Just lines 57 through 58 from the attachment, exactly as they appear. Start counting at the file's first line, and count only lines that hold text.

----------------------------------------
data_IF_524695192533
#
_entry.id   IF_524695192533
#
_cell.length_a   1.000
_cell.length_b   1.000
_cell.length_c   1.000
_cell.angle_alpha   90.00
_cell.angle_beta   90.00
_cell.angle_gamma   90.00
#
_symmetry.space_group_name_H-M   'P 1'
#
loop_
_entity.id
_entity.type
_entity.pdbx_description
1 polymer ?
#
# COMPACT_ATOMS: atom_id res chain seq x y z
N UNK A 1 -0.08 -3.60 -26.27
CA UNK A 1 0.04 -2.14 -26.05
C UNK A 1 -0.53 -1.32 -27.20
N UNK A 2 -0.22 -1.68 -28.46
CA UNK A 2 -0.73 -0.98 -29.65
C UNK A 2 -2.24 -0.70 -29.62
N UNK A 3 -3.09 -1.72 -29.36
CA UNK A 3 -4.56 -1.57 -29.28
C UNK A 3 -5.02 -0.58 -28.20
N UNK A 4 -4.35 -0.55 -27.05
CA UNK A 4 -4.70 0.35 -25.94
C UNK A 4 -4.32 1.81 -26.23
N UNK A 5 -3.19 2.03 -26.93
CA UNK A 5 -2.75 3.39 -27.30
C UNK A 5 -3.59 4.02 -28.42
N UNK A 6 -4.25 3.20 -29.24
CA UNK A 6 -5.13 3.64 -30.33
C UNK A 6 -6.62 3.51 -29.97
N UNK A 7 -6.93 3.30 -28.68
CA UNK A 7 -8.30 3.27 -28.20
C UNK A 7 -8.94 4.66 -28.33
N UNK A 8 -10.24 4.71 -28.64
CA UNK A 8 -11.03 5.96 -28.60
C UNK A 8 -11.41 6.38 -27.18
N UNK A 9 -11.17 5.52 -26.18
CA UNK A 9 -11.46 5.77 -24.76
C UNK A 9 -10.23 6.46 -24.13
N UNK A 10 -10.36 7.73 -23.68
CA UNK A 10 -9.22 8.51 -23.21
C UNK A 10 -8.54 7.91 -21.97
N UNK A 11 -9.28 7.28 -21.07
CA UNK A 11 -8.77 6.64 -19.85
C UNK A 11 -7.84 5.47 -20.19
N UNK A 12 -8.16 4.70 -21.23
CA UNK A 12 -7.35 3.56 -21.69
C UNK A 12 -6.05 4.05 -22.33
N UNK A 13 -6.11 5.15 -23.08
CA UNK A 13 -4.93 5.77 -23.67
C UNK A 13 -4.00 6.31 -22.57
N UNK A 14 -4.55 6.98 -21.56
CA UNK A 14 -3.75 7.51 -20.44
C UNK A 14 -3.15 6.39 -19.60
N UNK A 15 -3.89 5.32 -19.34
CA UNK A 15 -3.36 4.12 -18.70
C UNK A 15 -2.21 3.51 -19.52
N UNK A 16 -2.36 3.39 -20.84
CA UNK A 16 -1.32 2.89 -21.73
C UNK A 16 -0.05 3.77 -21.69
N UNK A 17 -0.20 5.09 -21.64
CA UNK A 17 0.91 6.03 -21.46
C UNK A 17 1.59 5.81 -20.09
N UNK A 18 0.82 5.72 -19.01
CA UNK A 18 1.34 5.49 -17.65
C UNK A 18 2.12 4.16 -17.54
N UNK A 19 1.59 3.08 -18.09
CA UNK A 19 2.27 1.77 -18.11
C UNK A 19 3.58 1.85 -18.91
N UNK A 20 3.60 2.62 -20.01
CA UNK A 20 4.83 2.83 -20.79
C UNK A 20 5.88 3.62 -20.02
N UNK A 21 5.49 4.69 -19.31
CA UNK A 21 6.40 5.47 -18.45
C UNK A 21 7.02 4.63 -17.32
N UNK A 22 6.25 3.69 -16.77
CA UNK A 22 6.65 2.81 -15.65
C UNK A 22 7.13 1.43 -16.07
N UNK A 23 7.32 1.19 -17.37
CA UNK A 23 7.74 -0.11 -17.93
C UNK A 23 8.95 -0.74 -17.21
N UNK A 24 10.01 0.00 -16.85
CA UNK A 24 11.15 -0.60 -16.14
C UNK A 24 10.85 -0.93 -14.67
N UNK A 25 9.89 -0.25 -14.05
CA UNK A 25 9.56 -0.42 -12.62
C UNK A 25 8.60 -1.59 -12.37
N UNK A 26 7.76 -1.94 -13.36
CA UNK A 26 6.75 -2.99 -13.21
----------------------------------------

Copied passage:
N UNK A 13 -6.11 5.15 -23.08
CA UNK A 13 -4.93 5.77 -23.67